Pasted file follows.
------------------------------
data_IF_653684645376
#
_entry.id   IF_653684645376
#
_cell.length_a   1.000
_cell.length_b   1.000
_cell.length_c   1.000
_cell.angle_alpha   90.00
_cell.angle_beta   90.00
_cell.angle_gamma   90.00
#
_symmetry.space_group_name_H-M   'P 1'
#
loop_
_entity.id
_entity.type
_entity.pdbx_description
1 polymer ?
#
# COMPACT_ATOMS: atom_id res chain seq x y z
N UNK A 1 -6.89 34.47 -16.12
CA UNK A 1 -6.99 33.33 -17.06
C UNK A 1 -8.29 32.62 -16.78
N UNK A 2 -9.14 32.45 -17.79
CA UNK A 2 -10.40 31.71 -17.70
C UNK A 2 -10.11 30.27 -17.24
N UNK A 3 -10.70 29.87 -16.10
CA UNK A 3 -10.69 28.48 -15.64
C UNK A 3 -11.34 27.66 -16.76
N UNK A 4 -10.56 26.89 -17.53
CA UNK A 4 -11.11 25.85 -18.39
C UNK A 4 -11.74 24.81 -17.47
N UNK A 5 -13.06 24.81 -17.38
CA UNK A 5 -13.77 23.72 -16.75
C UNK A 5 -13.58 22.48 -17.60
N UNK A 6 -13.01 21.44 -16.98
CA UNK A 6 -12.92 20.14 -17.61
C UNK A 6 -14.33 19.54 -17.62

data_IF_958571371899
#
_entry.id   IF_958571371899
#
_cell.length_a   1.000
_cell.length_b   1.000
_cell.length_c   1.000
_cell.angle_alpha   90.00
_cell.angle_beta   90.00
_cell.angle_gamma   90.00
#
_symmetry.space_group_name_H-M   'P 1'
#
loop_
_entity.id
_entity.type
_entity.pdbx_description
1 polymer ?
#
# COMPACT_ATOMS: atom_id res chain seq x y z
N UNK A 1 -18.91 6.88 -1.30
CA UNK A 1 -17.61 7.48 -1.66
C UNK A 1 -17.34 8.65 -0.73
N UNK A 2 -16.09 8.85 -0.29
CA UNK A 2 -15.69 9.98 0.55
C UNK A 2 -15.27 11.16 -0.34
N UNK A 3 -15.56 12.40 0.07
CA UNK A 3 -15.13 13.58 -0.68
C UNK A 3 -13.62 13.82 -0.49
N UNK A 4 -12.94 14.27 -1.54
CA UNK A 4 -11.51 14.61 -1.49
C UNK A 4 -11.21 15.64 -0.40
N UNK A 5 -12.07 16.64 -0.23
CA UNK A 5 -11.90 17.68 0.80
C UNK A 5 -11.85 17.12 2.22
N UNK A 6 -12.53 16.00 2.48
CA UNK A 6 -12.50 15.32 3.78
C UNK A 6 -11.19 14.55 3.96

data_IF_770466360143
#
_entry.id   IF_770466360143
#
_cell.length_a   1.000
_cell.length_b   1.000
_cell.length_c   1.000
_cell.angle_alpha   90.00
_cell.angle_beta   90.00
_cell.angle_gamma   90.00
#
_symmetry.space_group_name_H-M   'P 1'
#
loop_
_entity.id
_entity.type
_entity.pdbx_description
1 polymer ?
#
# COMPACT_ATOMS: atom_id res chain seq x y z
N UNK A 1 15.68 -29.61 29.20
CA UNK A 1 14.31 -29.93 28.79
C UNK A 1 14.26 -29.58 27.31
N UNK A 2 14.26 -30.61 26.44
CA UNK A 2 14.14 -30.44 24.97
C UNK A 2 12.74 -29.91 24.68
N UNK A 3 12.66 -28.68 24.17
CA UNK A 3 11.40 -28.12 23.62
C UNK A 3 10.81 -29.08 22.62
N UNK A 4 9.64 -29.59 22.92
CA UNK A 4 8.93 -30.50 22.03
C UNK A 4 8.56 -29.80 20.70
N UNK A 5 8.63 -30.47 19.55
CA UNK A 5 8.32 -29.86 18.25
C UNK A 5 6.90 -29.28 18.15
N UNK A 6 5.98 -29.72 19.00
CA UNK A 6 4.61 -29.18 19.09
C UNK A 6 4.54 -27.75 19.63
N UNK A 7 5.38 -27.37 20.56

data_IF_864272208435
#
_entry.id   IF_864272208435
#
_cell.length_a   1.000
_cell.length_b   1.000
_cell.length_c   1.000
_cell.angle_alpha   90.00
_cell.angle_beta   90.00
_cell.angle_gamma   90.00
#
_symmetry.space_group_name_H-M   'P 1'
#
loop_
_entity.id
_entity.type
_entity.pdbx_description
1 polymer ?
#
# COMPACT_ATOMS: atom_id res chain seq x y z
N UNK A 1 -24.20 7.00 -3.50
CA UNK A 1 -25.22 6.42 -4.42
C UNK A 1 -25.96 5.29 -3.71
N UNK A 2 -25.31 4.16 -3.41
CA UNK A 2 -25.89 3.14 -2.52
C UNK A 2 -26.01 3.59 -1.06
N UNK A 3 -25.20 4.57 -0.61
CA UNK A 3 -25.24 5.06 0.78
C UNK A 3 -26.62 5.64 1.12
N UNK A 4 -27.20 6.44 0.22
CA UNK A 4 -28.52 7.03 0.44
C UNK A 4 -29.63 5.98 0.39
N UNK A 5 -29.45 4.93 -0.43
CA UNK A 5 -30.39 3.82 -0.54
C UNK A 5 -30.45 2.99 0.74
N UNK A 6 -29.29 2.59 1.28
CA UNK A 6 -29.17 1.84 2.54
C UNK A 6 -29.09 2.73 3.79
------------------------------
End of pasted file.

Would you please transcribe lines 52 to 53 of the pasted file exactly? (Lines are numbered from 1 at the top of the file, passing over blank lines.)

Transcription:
loop_
_entity.id